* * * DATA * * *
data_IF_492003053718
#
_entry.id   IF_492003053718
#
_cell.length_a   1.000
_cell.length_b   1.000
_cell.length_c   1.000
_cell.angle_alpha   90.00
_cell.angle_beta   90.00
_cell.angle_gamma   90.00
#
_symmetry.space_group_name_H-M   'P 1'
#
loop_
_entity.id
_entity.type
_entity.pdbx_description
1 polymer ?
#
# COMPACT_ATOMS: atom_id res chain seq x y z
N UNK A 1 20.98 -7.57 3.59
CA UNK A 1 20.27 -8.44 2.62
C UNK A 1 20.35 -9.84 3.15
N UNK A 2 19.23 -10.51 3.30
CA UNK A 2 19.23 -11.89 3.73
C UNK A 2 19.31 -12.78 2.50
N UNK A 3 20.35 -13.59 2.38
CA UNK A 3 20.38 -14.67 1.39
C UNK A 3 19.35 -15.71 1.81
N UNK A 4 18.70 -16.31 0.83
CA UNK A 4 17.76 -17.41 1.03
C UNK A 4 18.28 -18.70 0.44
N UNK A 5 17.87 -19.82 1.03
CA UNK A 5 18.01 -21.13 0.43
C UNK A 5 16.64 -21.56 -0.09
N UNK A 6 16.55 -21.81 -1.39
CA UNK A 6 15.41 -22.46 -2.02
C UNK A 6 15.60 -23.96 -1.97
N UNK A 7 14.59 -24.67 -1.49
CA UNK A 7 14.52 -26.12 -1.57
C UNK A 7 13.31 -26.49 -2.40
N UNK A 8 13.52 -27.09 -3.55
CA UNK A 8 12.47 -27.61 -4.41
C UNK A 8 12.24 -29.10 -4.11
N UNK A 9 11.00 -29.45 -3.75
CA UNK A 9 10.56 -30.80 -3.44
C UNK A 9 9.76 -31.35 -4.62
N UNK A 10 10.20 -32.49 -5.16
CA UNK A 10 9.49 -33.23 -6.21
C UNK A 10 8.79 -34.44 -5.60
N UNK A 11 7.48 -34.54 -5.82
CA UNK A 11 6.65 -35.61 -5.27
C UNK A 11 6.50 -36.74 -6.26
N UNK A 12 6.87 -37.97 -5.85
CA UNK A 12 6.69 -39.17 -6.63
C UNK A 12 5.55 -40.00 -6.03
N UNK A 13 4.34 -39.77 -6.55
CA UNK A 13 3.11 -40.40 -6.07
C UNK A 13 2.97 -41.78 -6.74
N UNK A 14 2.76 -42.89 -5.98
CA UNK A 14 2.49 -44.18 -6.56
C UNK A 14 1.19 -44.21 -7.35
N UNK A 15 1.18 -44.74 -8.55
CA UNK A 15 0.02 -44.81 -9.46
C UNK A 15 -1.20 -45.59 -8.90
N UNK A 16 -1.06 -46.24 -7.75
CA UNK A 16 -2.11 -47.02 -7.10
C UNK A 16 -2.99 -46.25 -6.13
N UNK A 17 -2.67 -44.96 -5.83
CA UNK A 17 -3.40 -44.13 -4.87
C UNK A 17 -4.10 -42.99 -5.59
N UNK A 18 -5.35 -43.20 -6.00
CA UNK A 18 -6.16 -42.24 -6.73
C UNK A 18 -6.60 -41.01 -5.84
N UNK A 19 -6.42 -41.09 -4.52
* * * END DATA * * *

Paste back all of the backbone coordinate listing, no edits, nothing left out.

data_IF_492003053718
#
_entry.id   IF_492003053718
#
_cell.length_a   1.000
_cell.length_b   1.000
_cell.length_c   1.000
_cell.angle_alpha   90.00
_cell.angle_beta   90.00
_cell.angle_gamma   90.00
#
_symmetry.space_group_name_H-M   'P 1'
#
loop_
_entity.id
_entity.type
_entity.pdbx_description
1 polymer ?
#
# COMPACT_ATOMS: atom_id res chain seq x y z
N UNK A 1 20.98 -7.57 3.59
CA UNK A 1 20.27 -8.44 2.62
C UNK A 1 20.35 -9.84 3.15
N UNK A 2 19.23 -10.51 3.30
CA UNK A 2 19.23 -11.89 3.73
C UNK A 2 19.31 -12.78 2.50
N UNK A 3 20.35 -13.59 2.38
CA UNK A 3 20.38 -14.67 1.39
C UNK A 3 19.35 -15.71 1.81
N UNK A 4 18.70 -16.31 0.83
CA UNK A 4 17.76 -17.41 1.03
C UNK A 4 18.28 -18.70 0.44
N UNK A 5 17.87 -19.82 1.03
CA UNK A 5 18.01 -21.13 0.43
C UNK A 5 16.64 -21.56 -0.09
N UNK A 6 16.55 -21.81 -1.39
CA UNK A 6 15.41 -22.46 -2.02
C UNK A 6 15.60 -23.96 -1.97
N UNK A 7 14.59 -24.67 -1.49
CA UNK A 7 14.52 -26.12 -1.57
C UNK A 7 13.31 -26.49 -2.40
N UNK A 8 13.52 -27.09 -3.55
CA UNK A 8 12.47 -27.61 -4.41
C UNK A 8 12.24 -29.10 -4.11
N UNK A 9 11.00 -29.45 -3.75
CA UNK A 9 10.56 -30.80 -3.44
C UNK A 9 9.76 -31.35 -4.62
N UNK A 10 10.20 -32.49 -5.16
CA UNK A 10 9.49 -33.23 -6.21
C UNK A 10 8.79 -34.44 -5.60
N UNK A 11 7.48 -34.54 -5.82
CA UNK A 11 6.65 -35.61 -5.27
C UNK A 11 6.50 -36.74 -6.26
N UNK A 12 6.87 -37.97 -5.85
CA UNK A 12 6.69 -39.17 -6.63
C UNK A 12 5.55 -40.00 -6.03
N UNK A 13 4.34 -39.77 -6.55
CA UNK A 13 3.11 -40.40 -6.07
C UNK A 13 2.97 -41.78 -6.74
N UNK A 14 2.76 -42.89 -5.98
CA UNK A 14 2.49 -44.18 -6.56
C UNK A 14 1.19 -44.21 -7.35
N UNK A 15 1.18 -44.74 -8.55
CA UNK A 15 0.02 -44.81 -9.46
C UNK A 15 -1.20 -45.59 -8.90
N UNK A 16 -1.06 -46.24 -7.75
CA UNK A 16 -2.11 -47.02 -7.10
C UNK A 16 -2.99 -46.25 -6.13
N UNK A 17 -2.67 -44.96 -5.83
CA UNK A 17 -3.40 -44.13 -4.87
C UNK A 17 -4.10 -42.99 -5.59
N UNK A 18 -5.35 -43.20 -6.00
CA UNK A 18 -6.16 -42.24 -6.73
C UNK A 18 -6.60 -41.01 -5.84
N UNK A 19 -6.42 -41.09 -4.52